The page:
COVID-19 Has Truly Shifted U.S. Healthcare For Seniors

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One thing has become clear, the coronavirus pandemic has fundamentally reshaped the U.S. healthcare system, leaving its problems exposed. Seniors have become weary of going to the doctor, in fear of catching something worse than they already have, such as the virus. CNBC’s annual Technology Executive Council Summit occurred Thursday, October 29th, where the top experts on healthcare discussed the matter.

Seniors avoid the doctor

Carissa Rollins, UnitedHealthcare’s chief information officer, has been tracking the trend. United, which is the largest health insurer in the United States, has seen a dramatic shift. Since January, she said, “there have been 13 million telehealth visits, representing 1.3 visits per member. Behavioral health has seen a particularly large surge. And women are driving the adoption, given that they are often the “primary decision-makers on health care for their families.”

“People are delaying care and we are concerned,” added Rollins.

“We are seeing the biggest drop in screening and it’s hard to predict what will happen,” added Darren Dworkin, the senior vice president of enterprise information services and CIO for Cedars-Sinai Medical Center, referring to the decreasing number of Americans seeking preventative care.

Telemedicine to the rescue

But according to a panel of experts, the pandemic has also brought positive change to healthcare. One of the biggest shifts has been the adoption of telemedicine. Millions of Americans have had to seek alternative ways of seeking medical help during the pandemic and are now opting for a virtual video visit or chat session with a doctor.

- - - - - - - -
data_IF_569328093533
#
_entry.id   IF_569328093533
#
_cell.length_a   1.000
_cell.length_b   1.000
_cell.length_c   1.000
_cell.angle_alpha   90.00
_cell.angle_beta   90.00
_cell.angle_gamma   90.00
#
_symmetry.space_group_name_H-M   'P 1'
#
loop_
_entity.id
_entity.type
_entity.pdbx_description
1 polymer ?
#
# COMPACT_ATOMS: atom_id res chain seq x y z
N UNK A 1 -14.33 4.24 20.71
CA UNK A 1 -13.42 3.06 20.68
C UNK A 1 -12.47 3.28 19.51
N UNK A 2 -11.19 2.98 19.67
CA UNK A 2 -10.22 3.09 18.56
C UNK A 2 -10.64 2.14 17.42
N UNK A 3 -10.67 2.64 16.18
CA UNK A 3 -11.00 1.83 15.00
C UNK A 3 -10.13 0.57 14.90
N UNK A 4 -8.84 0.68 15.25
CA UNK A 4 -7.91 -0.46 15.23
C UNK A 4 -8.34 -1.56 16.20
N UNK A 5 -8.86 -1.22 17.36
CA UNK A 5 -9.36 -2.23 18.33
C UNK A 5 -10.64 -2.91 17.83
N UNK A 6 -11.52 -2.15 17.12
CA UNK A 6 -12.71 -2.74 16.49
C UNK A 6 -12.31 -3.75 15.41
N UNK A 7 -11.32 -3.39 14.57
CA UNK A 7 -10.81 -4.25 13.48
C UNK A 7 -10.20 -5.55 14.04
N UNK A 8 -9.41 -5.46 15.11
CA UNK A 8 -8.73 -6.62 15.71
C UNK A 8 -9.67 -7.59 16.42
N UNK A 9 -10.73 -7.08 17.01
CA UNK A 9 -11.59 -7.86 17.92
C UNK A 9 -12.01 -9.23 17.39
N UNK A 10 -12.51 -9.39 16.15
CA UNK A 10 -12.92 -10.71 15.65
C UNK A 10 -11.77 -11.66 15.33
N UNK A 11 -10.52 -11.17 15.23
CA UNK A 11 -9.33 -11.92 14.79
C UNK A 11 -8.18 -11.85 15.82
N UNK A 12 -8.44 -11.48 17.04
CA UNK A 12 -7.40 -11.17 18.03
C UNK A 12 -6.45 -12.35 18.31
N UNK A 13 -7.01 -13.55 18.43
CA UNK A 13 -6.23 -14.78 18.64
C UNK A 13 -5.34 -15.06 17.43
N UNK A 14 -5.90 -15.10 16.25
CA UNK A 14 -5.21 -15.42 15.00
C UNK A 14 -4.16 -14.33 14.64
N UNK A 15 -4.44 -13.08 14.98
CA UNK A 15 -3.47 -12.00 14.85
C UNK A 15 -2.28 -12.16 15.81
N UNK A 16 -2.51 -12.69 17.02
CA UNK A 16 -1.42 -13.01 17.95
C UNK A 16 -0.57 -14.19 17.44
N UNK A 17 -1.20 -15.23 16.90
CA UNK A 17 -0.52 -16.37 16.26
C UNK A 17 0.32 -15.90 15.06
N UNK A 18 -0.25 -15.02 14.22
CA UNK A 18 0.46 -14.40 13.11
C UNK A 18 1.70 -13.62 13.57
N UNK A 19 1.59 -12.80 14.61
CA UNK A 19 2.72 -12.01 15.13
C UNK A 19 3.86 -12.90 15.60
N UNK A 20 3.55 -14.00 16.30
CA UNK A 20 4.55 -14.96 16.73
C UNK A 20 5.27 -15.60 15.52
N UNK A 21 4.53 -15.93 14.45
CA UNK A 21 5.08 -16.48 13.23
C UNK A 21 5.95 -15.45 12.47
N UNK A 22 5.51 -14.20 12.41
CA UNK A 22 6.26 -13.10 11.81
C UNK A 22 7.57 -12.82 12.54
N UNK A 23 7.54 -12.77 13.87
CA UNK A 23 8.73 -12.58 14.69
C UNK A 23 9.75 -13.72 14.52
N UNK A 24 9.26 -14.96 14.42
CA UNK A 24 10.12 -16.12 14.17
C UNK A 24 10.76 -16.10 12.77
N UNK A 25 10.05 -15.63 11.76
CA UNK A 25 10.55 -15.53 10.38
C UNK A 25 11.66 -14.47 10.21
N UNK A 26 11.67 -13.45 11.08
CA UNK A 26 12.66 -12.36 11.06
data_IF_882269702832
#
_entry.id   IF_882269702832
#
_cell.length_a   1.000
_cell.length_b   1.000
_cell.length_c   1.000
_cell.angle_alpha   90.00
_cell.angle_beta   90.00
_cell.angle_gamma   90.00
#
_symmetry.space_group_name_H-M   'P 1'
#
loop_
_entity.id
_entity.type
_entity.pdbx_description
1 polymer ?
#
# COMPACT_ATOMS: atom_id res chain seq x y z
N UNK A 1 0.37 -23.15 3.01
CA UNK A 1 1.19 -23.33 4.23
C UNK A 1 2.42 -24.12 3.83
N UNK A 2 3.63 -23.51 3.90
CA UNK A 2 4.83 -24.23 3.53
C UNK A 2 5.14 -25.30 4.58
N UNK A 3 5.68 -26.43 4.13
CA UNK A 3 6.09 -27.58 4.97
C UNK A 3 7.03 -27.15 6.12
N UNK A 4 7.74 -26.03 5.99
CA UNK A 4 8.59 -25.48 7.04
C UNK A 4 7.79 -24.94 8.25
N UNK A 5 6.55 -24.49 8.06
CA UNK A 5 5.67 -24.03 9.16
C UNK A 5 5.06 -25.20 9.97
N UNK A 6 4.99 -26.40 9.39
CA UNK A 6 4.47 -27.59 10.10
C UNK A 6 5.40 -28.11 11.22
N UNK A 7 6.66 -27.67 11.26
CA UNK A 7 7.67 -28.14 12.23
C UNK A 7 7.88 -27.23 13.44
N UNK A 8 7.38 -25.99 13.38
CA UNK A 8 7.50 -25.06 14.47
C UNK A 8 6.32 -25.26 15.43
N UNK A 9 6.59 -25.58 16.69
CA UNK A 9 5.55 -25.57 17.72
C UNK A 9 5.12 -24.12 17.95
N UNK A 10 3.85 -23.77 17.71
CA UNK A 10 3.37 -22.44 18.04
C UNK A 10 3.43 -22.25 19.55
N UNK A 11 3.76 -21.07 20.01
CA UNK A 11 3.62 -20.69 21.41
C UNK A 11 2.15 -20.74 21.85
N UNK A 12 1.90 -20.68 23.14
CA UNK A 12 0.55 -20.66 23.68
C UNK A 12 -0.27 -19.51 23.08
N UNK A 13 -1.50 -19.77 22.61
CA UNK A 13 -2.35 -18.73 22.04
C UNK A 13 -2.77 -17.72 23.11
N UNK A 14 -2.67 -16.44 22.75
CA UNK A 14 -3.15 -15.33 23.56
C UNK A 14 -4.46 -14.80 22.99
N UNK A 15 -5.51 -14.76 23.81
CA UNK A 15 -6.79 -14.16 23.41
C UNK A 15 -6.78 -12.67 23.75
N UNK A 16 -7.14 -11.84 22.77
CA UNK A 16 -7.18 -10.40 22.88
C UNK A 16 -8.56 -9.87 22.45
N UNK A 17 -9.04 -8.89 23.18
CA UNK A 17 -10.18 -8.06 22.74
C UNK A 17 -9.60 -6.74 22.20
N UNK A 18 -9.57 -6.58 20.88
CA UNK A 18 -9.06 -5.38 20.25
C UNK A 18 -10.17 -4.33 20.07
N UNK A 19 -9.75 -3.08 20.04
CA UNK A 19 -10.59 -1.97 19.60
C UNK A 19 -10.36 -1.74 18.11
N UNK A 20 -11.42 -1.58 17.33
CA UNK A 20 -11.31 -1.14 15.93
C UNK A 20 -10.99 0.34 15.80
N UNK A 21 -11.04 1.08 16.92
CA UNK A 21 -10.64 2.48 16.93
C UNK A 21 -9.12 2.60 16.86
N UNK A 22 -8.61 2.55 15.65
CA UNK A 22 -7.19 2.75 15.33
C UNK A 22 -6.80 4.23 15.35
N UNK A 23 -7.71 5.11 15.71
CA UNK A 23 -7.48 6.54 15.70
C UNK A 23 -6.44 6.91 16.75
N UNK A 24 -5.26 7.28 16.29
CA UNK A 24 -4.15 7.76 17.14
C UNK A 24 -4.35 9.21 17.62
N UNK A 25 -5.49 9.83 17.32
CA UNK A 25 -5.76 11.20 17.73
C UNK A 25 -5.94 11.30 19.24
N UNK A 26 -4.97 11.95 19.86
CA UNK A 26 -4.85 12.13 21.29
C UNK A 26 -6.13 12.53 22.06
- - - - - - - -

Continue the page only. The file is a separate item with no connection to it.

Dworkin said that at the beginning of the pandemic his visits went from the high single-digit thousands per month to 10 times that. He added, “The health system is seeing a drift to going back to in-person.” It remains unclear how telemedicine will be used in the years after the pandemic.

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Experts agree on the direction of healthcare difficult to predict 

Stephen Boyer, the founder, and chief technology officer of BigSight, a cybersecurity company, agreed on the difficulty in prediction. “We are preparing for a marathon,” he said. The panelists agreed that there’s a lot more we could be doing to get the virus under control. 

Contact tracing, the process by which trained public health personnel contact those who have tested positive for the virus and try to establish the people they might have exposed to the virus, has struggled to take off in the United States relative to other countries. And that’s despite the new technology tools that aim to make it easier such as smartphones.

Dworkin described the lack of contact tracing in the various states as less of a technology problem and more about the lack of coordination. “The reality is that health care before the pandemic was very fragmented in the United States,” he explained. “We are discovering the downsides… and this is falling between the cracks.”

Effects of universal healthcare

For Dworkin, there’s a big opportunity to expand health care to communities across the country, particularly to regions that have historically lacked access to health care professionals. “The reality is we don’t have universal access to healthcare – and you are really starting to see the effects of this.”

We want to hear from you!

Have you been affected by the changes in the U.S. healthcare system since the pandemic? Have you had good or bad experiences with telemedicine? Share your experiences on Facebook

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